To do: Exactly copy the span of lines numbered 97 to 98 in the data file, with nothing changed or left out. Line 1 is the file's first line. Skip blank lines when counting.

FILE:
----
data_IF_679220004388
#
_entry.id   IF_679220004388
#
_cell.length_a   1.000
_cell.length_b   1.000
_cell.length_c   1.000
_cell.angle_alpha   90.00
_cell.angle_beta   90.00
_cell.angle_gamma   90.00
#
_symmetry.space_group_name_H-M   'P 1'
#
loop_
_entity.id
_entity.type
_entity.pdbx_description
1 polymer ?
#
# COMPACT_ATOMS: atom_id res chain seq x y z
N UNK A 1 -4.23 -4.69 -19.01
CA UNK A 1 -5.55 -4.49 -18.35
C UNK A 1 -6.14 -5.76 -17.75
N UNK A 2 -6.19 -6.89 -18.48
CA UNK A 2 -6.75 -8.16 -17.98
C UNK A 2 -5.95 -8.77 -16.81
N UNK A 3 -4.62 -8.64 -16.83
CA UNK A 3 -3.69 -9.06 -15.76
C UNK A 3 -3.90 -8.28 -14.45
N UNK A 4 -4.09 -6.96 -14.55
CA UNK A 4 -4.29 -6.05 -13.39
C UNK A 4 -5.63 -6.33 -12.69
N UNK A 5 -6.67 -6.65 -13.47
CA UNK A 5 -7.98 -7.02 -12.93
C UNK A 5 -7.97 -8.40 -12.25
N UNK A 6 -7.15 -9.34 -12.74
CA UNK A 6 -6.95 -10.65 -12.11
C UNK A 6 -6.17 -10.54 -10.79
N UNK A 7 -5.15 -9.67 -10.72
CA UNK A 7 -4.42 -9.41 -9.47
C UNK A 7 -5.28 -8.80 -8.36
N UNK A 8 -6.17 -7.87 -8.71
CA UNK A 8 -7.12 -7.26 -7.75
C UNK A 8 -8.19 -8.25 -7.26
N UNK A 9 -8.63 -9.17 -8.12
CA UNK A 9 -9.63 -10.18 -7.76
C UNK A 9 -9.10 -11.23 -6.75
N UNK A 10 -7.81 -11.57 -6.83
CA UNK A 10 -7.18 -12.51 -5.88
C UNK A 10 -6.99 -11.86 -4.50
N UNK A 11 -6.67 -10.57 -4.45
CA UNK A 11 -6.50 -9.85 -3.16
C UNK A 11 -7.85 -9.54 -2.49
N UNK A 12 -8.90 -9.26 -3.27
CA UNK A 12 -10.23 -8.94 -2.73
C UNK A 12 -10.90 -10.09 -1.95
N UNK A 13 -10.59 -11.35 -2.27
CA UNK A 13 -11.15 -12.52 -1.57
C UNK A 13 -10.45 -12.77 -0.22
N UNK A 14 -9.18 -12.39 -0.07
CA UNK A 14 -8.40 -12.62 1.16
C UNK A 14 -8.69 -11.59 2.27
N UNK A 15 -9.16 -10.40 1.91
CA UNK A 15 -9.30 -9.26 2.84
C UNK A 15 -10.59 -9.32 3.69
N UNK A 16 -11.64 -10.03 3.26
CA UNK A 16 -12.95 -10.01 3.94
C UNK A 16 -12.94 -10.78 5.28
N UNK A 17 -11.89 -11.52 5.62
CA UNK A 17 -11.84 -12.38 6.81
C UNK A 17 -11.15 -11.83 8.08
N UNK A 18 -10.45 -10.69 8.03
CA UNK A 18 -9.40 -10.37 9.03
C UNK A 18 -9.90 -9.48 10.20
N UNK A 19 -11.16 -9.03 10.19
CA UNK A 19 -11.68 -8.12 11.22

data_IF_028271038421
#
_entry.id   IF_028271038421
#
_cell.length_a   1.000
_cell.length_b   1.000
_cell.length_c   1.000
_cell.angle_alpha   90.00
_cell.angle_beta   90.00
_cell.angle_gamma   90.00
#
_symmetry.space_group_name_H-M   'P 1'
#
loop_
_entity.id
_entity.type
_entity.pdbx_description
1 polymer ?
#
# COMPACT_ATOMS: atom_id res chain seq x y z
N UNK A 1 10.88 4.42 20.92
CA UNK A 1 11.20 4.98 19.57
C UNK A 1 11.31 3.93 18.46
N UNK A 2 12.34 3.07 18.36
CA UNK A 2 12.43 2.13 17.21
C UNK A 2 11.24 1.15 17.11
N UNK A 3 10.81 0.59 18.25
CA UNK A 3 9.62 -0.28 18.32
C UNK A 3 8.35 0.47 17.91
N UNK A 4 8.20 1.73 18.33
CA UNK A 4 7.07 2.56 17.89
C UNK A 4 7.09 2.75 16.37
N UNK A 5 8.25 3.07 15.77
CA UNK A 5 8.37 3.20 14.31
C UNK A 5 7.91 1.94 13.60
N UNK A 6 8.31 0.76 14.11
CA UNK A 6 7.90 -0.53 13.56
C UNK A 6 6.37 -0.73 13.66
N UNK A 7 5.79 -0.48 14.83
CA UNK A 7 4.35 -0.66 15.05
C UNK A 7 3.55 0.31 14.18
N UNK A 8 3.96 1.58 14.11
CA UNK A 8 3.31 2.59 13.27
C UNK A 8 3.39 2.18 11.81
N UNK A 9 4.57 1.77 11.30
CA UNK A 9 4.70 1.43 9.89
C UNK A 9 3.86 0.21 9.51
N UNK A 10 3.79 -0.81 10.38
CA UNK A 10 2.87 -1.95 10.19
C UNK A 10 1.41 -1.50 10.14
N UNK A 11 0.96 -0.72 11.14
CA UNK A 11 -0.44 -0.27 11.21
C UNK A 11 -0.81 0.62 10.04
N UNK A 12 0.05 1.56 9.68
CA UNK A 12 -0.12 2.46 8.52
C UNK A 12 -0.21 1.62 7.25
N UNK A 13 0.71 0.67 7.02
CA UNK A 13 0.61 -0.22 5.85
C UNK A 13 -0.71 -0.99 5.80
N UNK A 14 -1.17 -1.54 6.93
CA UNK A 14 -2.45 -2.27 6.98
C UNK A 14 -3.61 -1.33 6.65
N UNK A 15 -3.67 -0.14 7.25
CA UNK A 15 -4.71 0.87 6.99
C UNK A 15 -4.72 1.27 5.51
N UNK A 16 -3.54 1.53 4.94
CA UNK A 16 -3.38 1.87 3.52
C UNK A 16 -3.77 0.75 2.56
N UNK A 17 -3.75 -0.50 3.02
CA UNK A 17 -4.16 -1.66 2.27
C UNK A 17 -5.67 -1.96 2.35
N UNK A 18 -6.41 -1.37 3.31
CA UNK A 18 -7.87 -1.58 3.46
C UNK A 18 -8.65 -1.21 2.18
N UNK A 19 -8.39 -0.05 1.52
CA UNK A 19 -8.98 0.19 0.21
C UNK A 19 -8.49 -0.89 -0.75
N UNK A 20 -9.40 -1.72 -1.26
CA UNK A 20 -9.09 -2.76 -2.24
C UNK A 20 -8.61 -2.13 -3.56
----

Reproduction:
N UNK A 1 10.88 4.42 20.92
CA UNK A 1 11.20 4.98 19.57